Meteor Hits Russia, Not. Maybe did.

UPDATE: Somebody found a hole in some ice.

This is a meteor streaking across the sky in the vicinity of the Urals:

Numerous additional films of that event and some analysis are on Phil Plait's blog, here.
Here's a FAKE video purported to be a crater formed by a fragment of that meteor BUT IT ISN'T:

From Phil Plait's blog: "Note also lots of hoaxes are turning up, like a video of a flaming crater that's actually a flaming pit in Turkmenistan that's been burning for decades (called "The Door to Hell"). Be cautious and be skeptica"

... apparently the shock wave of the meteor passing over head or breaking apart blasted apart doors and windows and such in nearby villages and about 1,000 people were somewhat injured by flying debris.

I'm also told that there is no connection between the nearby asteroid flyby and this event. According to Phil Plait (see link above) the direction of the objects flying across the sky in the videos seems to be different than the direction of the visiting asteroid. That is all provisional, of course, This is a breaking story and it will be a while before we can totally understand the details.

More like this

That's a pretty impressive crater. Wow!

By CherryBombSim (not verified) on 15 Feb 2013 #permalink

So far I've only see official looking confirmation of the meteor going over head, an explosion overhead that caused injuries form a shock wave, but not of a crater. Who knows, maybe the YouTube video is fake.

Anybody else got any info?

Yes. After looking around some more, that is a crater, but not one caused by any meteorite. Darn!

By CherryBombSim (not verified) on 15 Feb 2013 #permalink

The crater video is not a meteor crater! It's not a fake video, but it is not related to this event, or to meteors.

Link to Plait's blog is broken.

I have seen a photo of a hole which a fragment of the meteor is alleged to have punched in the ice covering a lake, but no confirmation that the meteor created that hole.

By Eric Lund (not verified) on 15 Feb 2013 #permalink

In the summer of '69 I was living in Vermont. I was outside with a bunch of people when one of them pointed to the sky and shouted, "What's that!?". I looked up and saw the strangest thing I ever saw in the sky. It was a fireball as big as my thumb on my out-stretched arm. Its movement was very peculiar. If I had seen it on a film instead of with my own eyes I would have sworn it was fake. You couldn't have convinced me it was real.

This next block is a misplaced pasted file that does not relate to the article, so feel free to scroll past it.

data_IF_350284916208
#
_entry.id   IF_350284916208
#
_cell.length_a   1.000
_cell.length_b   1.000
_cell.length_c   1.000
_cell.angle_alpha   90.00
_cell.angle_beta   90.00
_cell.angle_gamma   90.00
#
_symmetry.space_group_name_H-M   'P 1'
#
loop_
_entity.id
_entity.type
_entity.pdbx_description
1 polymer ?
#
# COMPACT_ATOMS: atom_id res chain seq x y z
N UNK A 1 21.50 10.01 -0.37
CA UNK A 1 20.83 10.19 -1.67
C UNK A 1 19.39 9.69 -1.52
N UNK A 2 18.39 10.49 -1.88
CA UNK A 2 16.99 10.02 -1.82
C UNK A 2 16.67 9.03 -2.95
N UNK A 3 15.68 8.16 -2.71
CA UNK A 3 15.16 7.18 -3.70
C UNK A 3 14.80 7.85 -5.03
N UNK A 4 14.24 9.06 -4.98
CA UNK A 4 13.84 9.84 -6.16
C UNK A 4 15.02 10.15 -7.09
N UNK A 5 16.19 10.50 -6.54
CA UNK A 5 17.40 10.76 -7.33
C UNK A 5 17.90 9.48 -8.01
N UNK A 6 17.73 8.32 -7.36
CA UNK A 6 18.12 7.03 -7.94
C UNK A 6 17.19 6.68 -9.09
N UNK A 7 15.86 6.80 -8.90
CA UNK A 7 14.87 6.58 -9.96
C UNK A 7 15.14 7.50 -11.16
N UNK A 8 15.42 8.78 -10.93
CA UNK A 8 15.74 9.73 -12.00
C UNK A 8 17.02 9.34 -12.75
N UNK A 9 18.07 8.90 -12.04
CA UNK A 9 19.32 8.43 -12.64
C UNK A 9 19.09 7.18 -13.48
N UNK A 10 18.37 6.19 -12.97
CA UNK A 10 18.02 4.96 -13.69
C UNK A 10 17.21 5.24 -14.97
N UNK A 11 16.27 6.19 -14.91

I wavered just like one of those Flash Gordon space ships from the 1930's serials. And smoke and sparks were trailing off of it and falling from it, just exactly like those fake space ships dangling from nearly invisible strings in a Hollywood sound stage.

It was traveling relatively fast and was visible for only about three seconds before it disappeared over a hill. I waited for the expected huge bang and resultant explosion of smoke and flames. There was nothing. Not a sound. The object itself made no sound in its flight. If it crashed to Earth it must have happened far away. At least that's what I thought at the time. I never heard anything about what that fireball was, but whatever it was, it was huge and came very close to the Earth. Close enough to bounce around on the upper reaches of our atmosphere.

By Richard Chapman (not verified) on 15 Feb 2013 #permalink

This was the reentry of an unburned second stage test module launched from Star City cosmodrome.

And as if that's not enough...

Quoting the BBC online news story "Meteor Strike Injures Hundreds in Central Russia": Vladimir Zhirinovsky, the leader of the ultra-nationalist Liberal Democratic Party, was quoted as saying: "Meteors are falling. Those are not meteors, it is Americans testing their new weapon."

Today we laugh, but in the more tense times of the Cold War, such sentiments might have been considered seriously scary. What if an object was mistaken for a nuclear missile...?

So now for some brief rational speculation on a topic more often given to irrationality and nonsense.

If you study the materials published by the US Gov and Air Force officials about UFO reports in the post-WW2 period, an unexpected conclusion emerges. About 5% of the sightings were considered legitimate unknowns, with solid witnesses and often with objective correlates such as radar images. Behind the scenes, scientists and other experts at NACA (predecessor to NASA) and at the US Air Force speculated about two possible explanations for some of those: extraterrestrial spacecraft, and advanced Soviet aircraft built with the aid of former German aeronautical and rocketry experts.

The problem was, what could the US Gov say publicly?

If they said some of these objects might be spacecraft, and they were actually Soviet aircraft, that would have given the Soviets confirmation that their new aircraft could penetrate US airspace with impunity. This would have had a highly destabilizing effect on the delicate diplomatic and military balance at the time.

But if they said that some of these objects were Soviet aircraft, and they were actually ET spacecraft, that would have been worse: the Soviets might have concluded that (since they too were seeing odd things in the sky), the US was using these sightings as an excuse for planning to attack the USSR. And that would have been an even more dangerous outcome.

So the US Gov did the only thing it could reasonably have done, which was to say that the whole subject was full of hoaxes and silliness, a great big joke to be laughed at and laughed off. And that became the common cultural meme, to the point where even today anyone who mentions the subject in a rational way is at risk of being ridiculed. (There was never a "secret cover-up," merely a make-do under difficult circumstances.)